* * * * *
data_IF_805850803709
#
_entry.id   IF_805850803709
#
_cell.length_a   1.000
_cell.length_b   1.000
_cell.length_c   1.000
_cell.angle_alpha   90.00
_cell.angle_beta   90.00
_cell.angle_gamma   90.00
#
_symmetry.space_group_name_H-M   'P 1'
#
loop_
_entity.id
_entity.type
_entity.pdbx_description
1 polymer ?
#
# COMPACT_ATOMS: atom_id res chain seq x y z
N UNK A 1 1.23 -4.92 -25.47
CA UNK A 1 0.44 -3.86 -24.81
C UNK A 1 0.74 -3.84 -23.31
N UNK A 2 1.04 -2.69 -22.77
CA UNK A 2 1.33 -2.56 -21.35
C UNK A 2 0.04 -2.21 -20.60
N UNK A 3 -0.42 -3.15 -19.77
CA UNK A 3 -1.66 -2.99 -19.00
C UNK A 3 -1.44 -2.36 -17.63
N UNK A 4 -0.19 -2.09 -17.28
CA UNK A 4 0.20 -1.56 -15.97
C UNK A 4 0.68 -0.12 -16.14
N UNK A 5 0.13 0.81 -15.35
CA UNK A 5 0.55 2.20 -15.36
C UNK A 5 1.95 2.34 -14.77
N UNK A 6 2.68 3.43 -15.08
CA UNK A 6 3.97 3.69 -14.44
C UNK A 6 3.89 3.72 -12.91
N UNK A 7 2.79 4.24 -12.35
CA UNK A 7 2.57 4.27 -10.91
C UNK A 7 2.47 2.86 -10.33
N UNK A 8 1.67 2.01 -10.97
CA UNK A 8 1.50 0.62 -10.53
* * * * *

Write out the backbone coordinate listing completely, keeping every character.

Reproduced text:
data_IF_805850803709
#
_entry.id   IF_805850803709
#
_cell.length_a   1.000
_cell.length_b   1.000
_cell.length_c   1.000
_cell.angle_alpha   90.00
_cell.angle_beta   90.00
_cell.angle_gamma   90.00
#
_symmetry.space_group_name_H-M   'P 1'
#
loop_
_entity.id
_entity.type
_entity.pdbx_description
1 polymer ?
#
# COMPACT_ATOMS: atom_id res chain seq x y z
N UNK A 1 1.23 -4.92 -25.47
CA UNK A 1 0.44 -3.86 -24.81
C UNK A 1 0.74 -3.84 -23.31
N UNK A 2 1.04 -2.69 -22.77
CA UNK A 2 1.33 -2.56 -21.35
C UNK A 2 0.04 -2.21 -20.60
N UNK A 3 -0.42 -3.15 -19.77
CA UNK A 3 -1.66 -2.99 -19.00
C UNK A 3 -1.44 -2.36 -17.63
N UNK A 4 -0.19 -2.09 -17.28
CA UNK A 4 0.20 -1.56 -15.97
C UNK A 4 0.68 -0.12 -16.14
N UNK A 5 0.13 0.81 -15.35
CA UNK A 5 0.55 2.20 -15.36
C UNK A 5 1.95 2.34 -14.77
N UNK A 6 2.68 3.43 -15.08
CA UNK A 6 3.97 3.69 -14.44
C UNK A 6 3.89 3.72 -12.91
N UNK A 7 2.79 4.24 -12.35
CA UNK A 7 2.57 4.27 -10.91
C UNK A 7 2.47 2.86 -10.33
N UNK A 8 1.67 2.01 -10.97
CA UNK A 8 1.50 0.62 -10.53